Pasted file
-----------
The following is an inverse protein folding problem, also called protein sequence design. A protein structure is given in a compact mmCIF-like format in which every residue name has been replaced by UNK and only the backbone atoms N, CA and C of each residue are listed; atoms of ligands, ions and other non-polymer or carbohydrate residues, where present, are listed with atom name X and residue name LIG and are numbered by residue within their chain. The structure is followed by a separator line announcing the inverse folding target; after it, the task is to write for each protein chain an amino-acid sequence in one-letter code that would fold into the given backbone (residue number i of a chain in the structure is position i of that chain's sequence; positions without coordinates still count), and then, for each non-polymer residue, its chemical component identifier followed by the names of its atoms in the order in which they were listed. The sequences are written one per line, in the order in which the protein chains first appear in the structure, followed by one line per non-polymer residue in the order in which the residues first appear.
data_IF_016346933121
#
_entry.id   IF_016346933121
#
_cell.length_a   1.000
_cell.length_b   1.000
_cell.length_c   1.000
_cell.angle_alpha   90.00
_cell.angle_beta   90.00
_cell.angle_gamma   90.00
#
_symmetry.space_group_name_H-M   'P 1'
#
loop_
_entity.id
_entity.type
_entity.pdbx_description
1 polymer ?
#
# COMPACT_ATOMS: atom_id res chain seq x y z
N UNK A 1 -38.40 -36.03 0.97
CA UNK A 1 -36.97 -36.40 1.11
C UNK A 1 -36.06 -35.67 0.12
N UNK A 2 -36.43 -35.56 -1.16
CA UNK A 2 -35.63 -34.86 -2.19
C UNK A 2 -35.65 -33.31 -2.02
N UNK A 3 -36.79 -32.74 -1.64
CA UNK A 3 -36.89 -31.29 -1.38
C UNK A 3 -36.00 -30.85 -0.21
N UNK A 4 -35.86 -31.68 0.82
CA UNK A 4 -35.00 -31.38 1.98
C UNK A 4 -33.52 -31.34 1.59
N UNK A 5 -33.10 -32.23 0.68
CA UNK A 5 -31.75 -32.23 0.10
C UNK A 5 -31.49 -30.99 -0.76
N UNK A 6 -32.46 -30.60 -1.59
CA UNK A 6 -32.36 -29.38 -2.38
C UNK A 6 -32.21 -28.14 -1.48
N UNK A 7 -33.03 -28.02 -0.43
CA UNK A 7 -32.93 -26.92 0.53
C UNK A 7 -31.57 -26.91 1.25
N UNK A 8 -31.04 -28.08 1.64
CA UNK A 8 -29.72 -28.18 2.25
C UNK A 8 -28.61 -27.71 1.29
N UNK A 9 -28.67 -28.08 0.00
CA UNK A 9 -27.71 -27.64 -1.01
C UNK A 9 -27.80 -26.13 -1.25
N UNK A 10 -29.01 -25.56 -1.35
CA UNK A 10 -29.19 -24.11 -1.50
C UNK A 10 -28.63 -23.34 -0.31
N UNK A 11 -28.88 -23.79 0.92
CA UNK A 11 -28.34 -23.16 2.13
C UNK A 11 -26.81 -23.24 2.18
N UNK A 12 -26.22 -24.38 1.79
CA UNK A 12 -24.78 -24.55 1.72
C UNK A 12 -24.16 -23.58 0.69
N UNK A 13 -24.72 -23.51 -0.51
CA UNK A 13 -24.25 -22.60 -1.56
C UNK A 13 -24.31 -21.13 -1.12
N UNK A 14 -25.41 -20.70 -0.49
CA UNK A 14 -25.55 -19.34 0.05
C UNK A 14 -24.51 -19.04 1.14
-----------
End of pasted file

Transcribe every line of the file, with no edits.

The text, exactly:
The following is an inverse protein folding problem, also called protein sequence design. A protein structure is given in a compact mmCIF-like format in which every residue name has been replaced by UNK and only the backbone atoms N, CA and C of each residue are listed; atoms of ligands, ions and other non-polymer or carbohydrate residues, where present, are listed with atom name X and residue name LIG and are numbered by residue within their chain. The structure is followed by a separator line announcing the inverse folding target; after it, the task is to write for each protein chain an amino-acid sequence in one-letter code that would fold into the given backbone (residue number i of a chain in the structure is position i of that chain's sequence; positions without coordinates still count), and then, for each non-polymer residue, its chemical component identifier followed by the names of its atoms in the order in which they were listed. The sequences are written one per line, in the order in which the protein chains first appear in the structure, followed by one line per non-polymer residue in the order in which the residues first appear.
data_IF_016346933121
#
_entry.id   IF_016346933121
#
_cell.length_a   1.000
_cell.length_b   1.000
_cell.length_c   1.000
_cell.angle_alpha   90.00
_cell.angle_beta   90.00
_cell.angle_gamma   90.00
#
_symmetry.space_group_name_H-M   'P 1'
#
loop_
_entity.id
_entity.type
_entity.pdbx_description
1 polymer ?
#
# COMPACT_ATOMS: atom_id res chain seq x y z
N UNK A 1 -38.40 -36.03 0.97
CA UNK A 1 -36.97 -36.40 1.11
C UNK A 1 -36.06 -35.67 0.12
N UNK A 2 -36.43 -35.56 -1.16
CA UNK A 2 -35.63 -34.86 -2.19
C UNK A 2 -35.65 -33.31 -2.02
N UNK A 3 -36.79 -32.74 -1.64
CA UNK A 3 -36.89 -31.29 -1.38
C UNK A 3 -36.00 -30.85 -0.21
N UNK A 4 -35.86 -31.68 0.82
CA UNK A 4 -35.00 -31.38 1.98
C UNK A 4 -33.52 -31.34 1.59
N UNK A 5 -33.10 -32.23 0.68
CA UNK A 5 -31.75 -32.23 0.10
C UNK A 5 -31.49 -30.99 -0.76
N UNK A 6 -32.46 -30.60 -1.59
CA UNK A 6 -32.36 -29.38 -2.38
C UNK A 6 -32.21 -28.14 -1.48
N UNK A 7 -33.03 -28.02 -0.43
CA UNK A 7 -32.93 -26.92 0.53
C UNK A 7 -31.57 -26.91 1.25
N UNK A 8 -31.04 -28.08 1.64
CA UNK A 8 -29.72 -28.18 2.25
C UNK A 8 -28.61 -27.71 1.29
N UNK A 9 -28.67 -28.08 0.00
CA UNK A 9 -27.71 -27.64 -1.01
C UNK A 9 -27.80 -26.13 -1.25
N UNK A 10 -29.01 -25.56 -1.35
CA UNK A 10 -29.19 -24.11 -1.50
C UNK A 10 -28.63 -23.34 -0.31
N UNK A 11 -28.88 -23.79 0.92
CA UNK A 11 -28.34 -23.16 2.13
C UNK A 11 -26.81 -23.24 2.18
N UNK A 12 -26.22 -24.38 1.79
CA UNK A 12 -24.78 -24.55 1.72
C UNK A 12 -24.16 -23.58 0.69
N UNK A 13 -24.72 -23.51 -0.51
CA UNK A 13 -24.25 -22.60 -1.56
C UNK A 13 -24.31 -21.13 -1.12
N UNK A 14 -25.41 -20.70 -0.49
CA UNK A 14 -25.55 -19.34 0.05
C UNK A 14 -24.51 -19.04 1.14